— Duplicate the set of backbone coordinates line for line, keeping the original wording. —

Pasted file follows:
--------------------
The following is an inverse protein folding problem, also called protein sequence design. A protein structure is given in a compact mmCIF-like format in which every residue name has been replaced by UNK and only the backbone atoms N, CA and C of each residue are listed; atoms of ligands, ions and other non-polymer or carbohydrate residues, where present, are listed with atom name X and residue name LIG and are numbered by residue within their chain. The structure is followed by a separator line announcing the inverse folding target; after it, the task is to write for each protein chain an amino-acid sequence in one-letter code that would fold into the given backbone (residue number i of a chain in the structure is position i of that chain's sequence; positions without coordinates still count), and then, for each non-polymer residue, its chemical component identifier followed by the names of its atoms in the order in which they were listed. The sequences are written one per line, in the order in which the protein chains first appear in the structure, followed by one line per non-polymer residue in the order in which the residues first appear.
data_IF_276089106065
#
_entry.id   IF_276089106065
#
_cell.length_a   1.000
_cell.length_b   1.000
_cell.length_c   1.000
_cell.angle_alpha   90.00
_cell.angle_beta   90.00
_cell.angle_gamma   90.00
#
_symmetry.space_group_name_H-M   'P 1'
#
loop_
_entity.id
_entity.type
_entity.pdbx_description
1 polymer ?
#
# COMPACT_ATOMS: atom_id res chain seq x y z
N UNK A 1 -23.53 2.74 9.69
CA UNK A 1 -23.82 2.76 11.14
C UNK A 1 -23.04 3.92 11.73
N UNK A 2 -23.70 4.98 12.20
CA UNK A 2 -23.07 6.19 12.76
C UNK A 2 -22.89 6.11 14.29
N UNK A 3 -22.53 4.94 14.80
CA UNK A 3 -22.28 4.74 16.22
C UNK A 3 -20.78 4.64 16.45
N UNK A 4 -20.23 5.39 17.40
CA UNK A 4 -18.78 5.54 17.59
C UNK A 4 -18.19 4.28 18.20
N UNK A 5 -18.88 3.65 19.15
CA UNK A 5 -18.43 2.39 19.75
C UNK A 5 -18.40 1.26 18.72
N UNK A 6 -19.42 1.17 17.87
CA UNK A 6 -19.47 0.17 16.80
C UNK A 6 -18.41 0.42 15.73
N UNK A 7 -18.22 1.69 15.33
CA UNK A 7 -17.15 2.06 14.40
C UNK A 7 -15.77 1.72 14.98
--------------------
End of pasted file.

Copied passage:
The following is an inverse protein folding problem, also called protein sequence design. A protein structure is given in a compact mmCIF-like format in which every residue name has been replaced by UNK and only the backbone atoms N, CA and C of each residue are listed; atoms of ligands, ions and other non-polymer or carbohydrate residues, where present, are listed with atom name X and residue name LIG and are numbered by residue within their chain. The structure is followed by a separator line announcing the inverse folding target; after it, the task is to write for each protein chain an amino-acid sequence in one-letter code that would fold into the given backbone (residue number i of a chain in the structure is position i of that chain's sequence; positions without coordinates still count), and then, for each non-polymer residue, its chemical component identifier followed by the names of its atoms in the order in which they were listed. The sequences are written one per line, in the order in which the protein chains first appear in the structure, followed by one line per non-polymer residue in the order in which the residues first appear.
data_IF_276089106065
#
_entry.id   IF_276089106065
#
_cell.length_a   1.000
_cell.length_b   1.000
_cell.length_c   1.000
_cell.angle_alpha   90.00
_cell.angle_beta   90.00
_cell.angle_gamma   90.00
#
_symmetry.space_group_name_H-M   'P 1'
#
loop_
_entity.id
_entity.type
_entity.pdbx_description
1 polymer ?
#
# COMPACT_ATOMS: atom_id res chain seq x y z
N UNK A 1 -23.53 2.74 9.69
CA UNK A 1 -23.82 2.76 11.14
C UNK A 1 -23.04 3.92 11.73
N UNK A 2 -23.70 4.98 12.20
CA UNK A 2 -23.07 6.19 12.76
C UNK A 2 -22.89 6.11 14.29
N UNK A 3 -22.53 4.94 14.80
CA UNK A 3 -22.28 4.74 16.22
C UNK A 3 -20.78 4.64 16.45
N UNK A 4 -20.23 5.39 17.40
CA UNK A 4 -18.78 5.54 17.59
C UNK A 4 -18.19 4.28 18.20
N UNK A 5 -18.88 3.65 19.15
CA UNK A 5 -18.43 2.39 19.75
C UNK A 5 -18.40 1.26 18.72
N UNK A 6 -19.42 1.17 17.87
CA UNK A 6 -19.47 0.17 16.80
C UNK A 6 -18.41 0.42 15.73
N UNK A 7 -18.22 1.69 15.33
CA UNK A 7 -17.15 2.06 14.40
C UNK A 7 -15.77 1.72 14.98